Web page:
Clinical Indications

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Contrast enhanced MRA of the thoracic aorta has long been established as the imaging modality of choice in clinical routine for a variety of pathologic conditions as well as for congenital malformations. In newborns, children and young adults as well as in patients with congenital heart disease the thoracic aorta in most cases is imaged because of a suspected congenital malformation.

Imaging can be performed either to establish the diagnosis or to follow up patients with congenital heart disease. One of the big advantages of contrast enhanced MRA is the possibility to combine non-invasive luminal imaging of the aorta with flow measurements and imaging of extraaor-tic structures without recourse to ionising radiation or potentially nephrotoxic iodinated contrast media. Further details concerning imaging of pediatric patients are given in chapter VIII.

Concerning elderly patients the thoracic aorta is a frequent focus of arteriosclerotic disease, which can present as either a chronic condition or a life threatening acute condition. For patients with life threatening acute conditions such as aortic trauma or acute aortic dissection, the need for speed, scanner availability and ease of patient management make CT and CTA more favorable diagnostic options for disease evaluation. However, for all other pathologies MRA should at least be considered a viable alternative method if not the imaging modality of choice.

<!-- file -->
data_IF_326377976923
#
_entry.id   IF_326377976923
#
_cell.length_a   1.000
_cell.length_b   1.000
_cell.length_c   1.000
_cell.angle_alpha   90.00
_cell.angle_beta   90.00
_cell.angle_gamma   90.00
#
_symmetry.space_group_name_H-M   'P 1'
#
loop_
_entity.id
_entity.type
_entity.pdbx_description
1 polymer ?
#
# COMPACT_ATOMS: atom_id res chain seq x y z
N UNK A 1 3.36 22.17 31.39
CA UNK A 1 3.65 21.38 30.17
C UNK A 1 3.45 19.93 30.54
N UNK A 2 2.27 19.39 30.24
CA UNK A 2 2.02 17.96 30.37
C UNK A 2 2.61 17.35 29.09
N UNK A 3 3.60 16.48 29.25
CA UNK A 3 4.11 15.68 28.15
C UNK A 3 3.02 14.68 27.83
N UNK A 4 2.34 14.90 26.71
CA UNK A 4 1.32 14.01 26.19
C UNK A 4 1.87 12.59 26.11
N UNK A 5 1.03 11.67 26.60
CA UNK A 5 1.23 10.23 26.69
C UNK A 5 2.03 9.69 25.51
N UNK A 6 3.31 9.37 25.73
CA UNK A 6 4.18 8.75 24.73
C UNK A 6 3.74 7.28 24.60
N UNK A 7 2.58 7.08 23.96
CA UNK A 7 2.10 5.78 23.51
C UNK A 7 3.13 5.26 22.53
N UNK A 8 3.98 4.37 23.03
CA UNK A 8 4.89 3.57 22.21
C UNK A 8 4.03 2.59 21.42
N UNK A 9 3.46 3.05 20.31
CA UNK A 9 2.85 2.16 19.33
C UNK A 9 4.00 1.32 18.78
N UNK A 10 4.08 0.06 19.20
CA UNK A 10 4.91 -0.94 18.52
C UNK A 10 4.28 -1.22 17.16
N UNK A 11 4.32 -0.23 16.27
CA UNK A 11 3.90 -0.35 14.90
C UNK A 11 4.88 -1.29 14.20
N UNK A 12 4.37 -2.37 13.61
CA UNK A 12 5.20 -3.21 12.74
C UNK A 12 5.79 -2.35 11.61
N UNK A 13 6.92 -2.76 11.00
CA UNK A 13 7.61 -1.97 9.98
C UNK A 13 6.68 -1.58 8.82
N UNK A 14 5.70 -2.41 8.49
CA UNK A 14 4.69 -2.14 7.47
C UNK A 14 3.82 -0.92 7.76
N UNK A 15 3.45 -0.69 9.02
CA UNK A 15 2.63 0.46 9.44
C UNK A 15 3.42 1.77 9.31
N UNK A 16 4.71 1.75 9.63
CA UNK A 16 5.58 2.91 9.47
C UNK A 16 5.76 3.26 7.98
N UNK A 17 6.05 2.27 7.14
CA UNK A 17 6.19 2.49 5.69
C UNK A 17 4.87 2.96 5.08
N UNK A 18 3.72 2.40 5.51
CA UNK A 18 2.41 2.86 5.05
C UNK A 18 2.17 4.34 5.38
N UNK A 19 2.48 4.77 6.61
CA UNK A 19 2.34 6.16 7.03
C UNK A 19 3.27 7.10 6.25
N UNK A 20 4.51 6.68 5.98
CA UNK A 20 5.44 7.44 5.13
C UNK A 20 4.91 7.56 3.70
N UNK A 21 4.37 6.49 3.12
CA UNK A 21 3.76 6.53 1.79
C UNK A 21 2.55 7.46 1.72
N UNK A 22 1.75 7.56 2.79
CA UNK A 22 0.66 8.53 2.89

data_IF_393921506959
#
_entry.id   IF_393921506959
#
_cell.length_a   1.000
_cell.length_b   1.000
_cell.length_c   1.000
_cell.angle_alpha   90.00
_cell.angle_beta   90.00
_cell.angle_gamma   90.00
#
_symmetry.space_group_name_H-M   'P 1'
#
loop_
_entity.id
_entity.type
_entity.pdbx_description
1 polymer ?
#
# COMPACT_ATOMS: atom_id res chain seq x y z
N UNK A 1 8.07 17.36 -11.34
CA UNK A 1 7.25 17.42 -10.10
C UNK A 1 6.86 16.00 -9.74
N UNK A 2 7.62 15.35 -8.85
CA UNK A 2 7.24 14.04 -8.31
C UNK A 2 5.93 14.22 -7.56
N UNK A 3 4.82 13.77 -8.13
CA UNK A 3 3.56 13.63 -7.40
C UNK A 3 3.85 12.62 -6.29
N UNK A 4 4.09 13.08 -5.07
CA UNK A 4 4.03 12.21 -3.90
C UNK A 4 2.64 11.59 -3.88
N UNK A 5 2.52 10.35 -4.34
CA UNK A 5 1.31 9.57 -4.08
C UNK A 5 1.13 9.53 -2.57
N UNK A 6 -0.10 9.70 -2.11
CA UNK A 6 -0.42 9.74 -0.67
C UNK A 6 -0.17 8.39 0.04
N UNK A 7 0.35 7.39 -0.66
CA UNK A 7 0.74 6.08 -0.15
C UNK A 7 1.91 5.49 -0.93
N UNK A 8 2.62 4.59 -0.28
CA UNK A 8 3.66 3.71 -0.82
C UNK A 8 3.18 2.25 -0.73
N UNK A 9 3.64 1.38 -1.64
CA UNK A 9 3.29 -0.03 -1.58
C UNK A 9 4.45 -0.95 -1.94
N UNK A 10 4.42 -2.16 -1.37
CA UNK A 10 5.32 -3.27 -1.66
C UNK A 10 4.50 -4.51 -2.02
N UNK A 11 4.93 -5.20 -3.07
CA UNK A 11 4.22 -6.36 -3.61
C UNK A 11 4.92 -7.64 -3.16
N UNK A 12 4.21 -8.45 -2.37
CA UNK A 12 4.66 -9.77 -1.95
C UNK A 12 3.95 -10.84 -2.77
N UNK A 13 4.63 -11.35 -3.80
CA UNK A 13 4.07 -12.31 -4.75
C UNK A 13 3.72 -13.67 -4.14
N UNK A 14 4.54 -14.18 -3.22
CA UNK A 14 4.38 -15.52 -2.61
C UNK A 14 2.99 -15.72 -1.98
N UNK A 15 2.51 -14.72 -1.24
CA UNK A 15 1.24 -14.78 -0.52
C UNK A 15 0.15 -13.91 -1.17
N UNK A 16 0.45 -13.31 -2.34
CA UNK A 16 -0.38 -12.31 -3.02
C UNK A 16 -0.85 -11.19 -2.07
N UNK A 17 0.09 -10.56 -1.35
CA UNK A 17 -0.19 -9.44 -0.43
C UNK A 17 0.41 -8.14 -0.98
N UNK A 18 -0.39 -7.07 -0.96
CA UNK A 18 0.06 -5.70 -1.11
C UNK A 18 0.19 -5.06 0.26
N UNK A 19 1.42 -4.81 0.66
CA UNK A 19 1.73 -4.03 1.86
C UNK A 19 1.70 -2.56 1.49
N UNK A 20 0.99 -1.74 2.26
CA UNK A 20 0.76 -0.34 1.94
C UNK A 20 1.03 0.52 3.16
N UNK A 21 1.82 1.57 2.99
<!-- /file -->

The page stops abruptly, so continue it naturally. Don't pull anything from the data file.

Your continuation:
One of the big advantages of contrast enhanced MRA compared with catheter angiography is the possibility to depict the vessel wall and the soft tissue adjacent to a vessel [ 1 ]. This can be very useful in patients with acute aortic syndromes in whom intramural hematoma can only be diagnosed by means of cross sectional imaging if the lesion does not have such a large extent (see Fig. 22) [2]. The same holds true for valve pathologies such as con genital bicuspid aortic valve or degenerative-like stenosis or insufficiency of the aortic valve. For this latter condition also the valvular function of the aorta can be imaged with very high accuracy on MRI [3].

Combination of MRA with flow measurements permits quantification of the regurgitation fraction in valve insufficiency as well as estimation of the pressure gradient over a stenosis in conditions affecting the pulmonary and aortic valve and stenotic areas in general.

If evaluation of the thoracic aorta is necessary, cross sectional imaging should be performed in addition to MRA in order to gain as much information as possible about a lesion. In certain cases it may also be important to look at the anatomy of the left ventricle to determine whether aortic insufficiency or stenosis has resulted in dilatation of the left ventricle since this may increase the need for surgery.

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